In the late 1970s and early 1980s, Filmation made television cartoons starring Mighty Mouse and fellow Terrytoon characters Heckle and Jeckle (both voiced by Frank Welker) in a show called The New Adventures of Mighty Mouse and Heckle & Jeckle, where two new characters were created: a vampire duck named Quacula (not to be confused with Count Duckula), and Harry's bumbling, overweight, but swift-running henchman, Swifty. The show premiered in 1979 and lasted for two seasons. It even spawned a limited theatrical release matinee movie, Mighty Mouse in the Great Space Chase, released December 10, 1982. In the Filmation series and movies, Mighty Mouse and Oil Can Harry were voiced by veteran voice artist Alan Oppenheimer, and Pearl Pureheart was voiced by Diane Pershing.
Mighty Mouse: The New Adventures Edit
Mighty Mouse: The New Adventures was a 1987-1988 series created by Ralph Bakshi. The series was more of a self-parody of Terrytoons and animal superhero tropes. Mighty Mouse: The New Adventures has long since been seen as a ground-breaking series that paved the way for various animated series such as Ren and Stimpy and South Park.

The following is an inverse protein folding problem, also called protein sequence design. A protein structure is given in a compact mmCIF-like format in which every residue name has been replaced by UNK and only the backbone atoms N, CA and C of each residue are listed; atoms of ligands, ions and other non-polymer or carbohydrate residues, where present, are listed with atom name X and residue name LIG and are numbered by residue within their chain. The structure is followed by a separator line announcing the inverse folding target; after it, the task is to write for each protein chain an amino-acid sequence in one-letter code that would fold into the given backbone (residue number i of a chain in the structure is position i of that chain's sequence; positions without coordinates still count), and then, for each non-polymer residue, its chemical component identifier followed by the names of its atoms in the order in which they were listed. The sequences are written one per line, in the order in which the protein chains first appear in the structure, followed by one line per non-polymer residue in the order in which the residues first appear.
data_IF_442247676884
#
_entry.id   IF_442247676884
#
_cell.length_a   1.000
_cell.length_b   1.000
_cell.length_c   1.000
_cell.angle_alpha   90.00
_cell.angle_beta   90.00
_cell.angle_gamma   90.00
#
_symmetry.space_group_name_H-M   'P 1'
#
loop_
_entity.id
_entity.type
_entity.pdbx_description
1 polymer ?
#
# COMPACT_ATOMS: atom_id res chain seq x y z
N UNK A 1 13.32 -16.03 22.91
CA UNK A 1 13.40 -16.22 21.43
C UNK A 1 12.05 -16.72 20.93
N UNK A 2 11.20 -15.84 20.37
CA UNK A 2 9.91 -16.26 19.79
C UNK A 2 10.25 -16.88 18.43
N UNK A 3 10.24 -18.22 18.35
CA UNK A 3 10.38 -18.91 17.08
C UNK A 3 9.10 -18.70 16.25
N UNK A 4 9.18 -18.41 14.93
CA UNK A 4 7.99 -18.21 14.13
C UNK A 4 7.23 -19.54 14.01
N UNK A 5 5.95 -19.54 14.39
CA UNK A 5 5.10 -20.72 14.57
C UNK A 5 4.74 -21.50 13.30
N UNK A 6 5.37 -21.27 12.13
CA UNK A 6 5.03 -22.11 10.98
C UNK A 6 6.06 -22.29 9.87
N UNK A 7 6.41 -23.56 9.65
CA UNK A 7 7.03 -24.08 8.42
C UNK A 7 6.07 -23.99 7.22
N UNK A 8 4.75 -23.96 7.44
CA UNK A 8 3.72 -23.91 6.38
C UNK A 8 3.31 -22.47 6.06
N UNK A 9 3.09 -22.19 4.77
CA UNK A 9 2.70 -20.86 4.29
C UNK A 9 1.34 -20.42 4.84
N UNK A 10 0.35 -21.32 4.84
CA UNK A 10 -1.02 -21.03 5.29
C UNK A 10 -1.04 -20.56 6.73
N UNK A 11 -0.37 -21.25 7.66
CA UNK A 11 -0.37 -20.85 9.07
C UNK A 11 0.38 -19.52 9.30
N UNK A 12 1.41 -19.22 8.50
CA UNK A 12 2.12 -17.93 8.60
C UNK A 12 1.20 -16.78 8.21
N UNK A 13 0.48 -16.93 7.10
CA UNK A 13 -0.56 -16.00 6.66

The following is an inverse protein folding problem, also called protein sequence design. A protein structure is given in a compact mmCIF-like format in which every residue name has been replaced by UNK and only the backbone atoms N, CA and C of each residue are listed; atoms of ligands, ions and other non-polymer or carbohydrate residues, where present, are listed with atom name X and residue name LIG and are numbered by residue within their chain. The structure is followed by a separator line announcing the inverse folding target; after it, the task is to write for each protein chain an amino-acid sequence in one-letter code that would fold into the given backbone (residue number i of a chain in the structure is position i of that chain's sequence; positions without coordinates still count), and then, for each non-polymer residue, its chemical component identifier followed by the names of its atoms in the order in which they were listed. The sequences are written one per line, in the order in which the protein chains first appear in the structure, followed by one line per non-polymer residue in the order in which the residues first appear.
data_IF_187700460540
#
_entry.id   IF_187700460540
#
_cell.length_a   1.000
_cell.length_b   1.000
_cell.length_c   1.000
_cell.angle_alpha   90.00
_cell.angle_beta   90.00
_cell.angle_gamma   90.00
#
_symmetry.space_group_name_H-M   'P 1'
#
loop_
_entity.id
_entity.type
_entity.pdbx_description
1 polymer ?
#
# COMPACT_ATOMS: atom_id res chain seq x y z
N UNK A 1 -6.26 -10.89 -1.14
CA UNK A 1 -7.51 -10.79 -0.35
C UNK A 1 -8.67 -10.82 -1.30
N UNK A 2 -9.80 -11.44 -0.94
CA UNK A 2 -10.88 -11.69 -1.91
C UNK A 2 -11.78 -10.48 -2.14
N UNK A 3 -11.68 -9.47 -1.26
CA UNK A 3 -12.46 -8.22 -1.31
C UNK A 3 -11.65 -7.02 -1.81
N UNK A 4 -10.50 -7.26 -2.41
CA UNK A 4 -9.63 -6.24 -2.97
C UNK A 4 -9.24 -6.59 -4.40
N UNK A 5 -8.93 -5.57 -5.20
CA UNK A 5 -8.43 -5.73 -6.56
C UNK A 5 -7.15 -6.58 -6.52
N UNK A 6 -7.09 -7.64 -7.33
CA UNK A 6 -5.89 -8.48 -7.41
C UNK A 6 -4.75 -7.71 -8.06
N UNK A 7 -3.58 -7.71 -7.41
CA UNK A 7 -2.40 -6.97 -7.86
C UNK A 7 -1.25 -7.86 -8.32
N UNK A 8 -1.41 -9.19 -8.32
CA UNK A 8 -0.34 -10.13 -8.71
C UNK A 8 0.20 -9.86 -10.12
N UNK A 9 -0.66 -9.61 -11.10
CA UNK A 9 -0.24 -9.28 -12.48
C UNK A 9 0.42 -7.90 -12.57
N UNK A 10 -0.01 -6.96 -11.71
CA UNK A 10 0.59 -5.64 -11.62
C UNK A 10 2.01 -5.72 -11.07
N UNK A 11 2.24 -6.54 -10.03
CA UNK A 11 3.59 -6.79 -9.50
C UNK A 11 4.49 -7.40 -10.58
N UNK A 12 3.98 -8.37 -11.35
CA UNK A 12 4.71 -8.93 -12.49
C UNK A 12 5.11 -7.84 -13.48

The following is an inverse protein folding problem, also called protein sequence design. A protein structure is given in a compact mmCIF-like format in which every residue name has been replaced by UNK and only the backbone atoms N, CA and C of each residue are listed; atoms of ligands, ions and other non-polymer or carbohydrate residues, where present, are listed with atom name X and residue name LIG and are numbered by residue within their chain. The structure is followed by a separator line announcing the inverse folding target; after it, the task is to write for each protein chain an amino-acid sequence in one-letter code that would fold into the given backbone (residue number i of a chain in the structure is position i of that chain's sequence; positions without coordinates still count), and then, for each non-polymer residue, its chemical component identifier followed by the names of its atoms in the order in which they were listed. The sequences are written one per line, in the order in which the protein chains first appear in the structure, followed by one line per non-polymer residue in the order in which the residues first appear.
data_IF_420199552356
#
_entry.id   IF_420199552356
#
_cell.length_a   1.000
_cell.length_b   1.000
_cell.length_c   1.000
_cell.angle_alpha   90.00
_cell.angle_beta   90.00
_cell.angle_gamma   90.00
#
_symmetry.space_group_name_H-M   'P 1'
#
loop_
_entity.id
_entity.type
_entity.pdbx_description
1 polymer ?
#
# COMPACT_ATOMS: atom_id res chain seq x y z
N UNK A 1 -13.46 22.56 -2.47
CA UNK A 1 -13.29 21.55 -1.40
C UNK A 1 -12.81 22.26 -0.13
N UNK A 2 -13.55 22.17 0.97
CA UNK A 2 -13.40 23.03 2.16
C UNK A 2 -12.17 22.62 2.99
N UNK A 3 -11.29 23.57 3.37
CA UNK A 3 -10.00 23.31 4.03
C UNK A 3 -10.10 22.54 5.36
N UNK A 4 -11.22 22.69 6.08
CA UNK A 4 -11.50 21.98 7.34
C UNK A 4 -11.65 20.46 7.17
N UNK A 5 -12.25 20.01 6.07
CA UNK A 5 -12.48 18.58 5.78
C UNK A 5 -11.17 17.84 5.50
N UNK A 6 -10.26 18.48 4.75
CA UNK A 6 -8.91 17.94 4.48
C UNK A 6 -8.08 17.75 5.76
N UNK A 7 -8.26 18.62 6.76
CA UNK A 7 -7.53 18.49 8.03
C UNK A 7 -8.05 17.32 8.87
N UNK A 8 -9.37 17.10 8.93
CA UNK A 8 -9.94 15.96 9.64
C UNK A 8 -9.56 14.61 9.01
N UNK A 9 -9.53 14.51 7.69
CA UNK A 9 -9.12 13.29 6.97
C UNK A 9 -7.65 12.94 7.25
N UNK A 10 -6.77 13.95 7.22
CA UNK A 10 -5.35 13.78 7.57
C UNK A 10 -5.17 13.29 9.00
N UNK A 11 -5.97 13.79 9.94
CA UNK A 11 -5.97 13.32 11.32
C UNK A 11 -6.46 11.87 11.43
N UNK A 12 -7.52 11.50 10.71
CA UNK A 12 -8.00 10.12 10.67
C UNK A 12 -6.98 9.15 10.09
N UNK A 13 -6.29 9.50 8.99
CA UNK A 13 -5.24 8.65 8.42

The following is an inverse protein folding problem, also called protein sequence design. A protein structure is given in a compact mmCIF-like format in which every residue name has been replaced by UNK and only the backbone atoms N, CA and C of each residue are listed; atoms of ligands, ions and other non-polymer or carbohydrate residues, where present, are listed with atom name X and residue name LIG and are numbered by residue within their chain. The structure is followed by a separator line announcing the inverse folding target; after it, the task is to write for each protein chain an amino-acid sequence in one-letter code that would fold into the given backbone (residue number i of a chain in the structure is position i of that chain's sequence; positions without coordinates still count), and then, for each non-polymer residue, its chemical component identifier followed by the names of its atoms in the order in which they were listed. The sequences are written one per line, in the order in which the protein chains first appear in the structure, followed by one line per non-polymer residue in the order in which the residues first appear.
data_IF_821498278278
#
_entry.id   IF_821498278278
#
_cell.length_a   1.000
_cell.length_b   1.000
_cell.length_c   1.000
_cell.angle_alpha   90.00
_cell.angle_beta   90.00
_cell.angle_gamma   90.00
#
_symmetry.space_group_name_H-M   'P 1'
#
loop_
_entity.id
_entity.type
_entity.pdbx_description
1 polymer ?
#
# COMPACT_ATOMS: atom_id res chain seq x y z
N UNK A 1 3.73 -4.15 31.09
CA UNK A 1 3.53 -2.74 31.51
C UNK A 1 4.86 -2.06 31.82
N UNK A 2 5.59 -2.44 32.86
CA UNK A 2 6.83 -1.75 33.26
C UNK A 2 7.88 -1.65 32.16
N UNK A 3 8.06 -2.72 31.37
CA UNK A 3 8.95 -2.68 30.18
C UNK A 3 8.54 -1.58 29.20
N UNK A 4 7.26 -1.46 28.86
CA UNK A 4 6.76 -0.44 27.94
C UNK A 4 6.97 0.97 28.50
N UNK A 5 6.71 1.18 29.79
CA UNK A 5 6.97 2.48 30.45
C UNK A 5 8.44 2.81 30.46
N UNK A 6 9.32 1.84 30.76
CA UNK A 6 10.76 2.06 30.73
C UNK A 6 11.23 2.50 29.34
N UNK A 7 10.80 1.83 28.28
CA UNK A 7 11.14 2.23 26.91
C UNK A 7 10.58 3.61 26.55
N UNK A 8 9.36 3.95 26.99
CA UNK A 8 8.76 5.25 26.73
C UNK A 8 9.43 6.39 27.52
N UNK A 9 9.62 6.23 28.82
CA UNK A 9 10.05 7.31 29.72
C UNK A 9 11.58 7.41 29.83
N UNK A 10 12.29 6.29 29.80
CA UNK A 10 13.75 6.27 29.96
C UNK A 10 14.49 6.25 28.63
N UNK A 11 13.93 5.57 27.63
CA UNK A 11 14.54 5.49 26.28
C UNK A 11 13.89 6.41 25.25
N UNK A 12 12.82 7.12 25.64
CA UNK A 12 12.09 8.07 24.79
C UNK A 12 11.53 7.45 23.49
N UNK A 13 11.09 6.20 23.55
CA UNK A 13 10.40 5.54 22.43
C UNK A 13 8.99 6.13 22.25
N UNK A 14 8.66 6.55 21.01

Later Years Edit
Mighty Mouse appeared in the 1999 pilot The Curbside.
Paramount Pictures and Nickelodeon Movies were working on a CGI Mighty Mouse feature film, with Barry E. Jackson providing conceptual art, and with screenwriting by Maurice Chauvet and Christopher Vail. As of 2018, it is in development hell.
The rights to Mighty Mouse are now divided as a result of the 2006 corporate split of Viacom (the former owner of the Terrytoons franchise) into two separate companies. CBS Operations (a unit of the current CBS Corporation) owns the ancillary rights and trademarks to the character, while Paramount Home Entertainment/CBS DVD holds home video rights. The first official release of Mighty Mouse material has been announced and what is now CBS Television Distribution has television syndication rights (the shorts are currently out of circulation).
At least one episode of Mighty Mouse, "Wolf! Wolf!" has fallen into the public domain and is available at the Internet Archive.
DVD releases Edit
- Mighty Mouse: The New Adventures, the first official release of Mighty Mouse material, was released on January 5, 2010.
- The animated short "Wolf Wolf", the only Mighty Mouse cartoon in the public domain, has been released on low-budget DVDs and VHS tapes numerous times.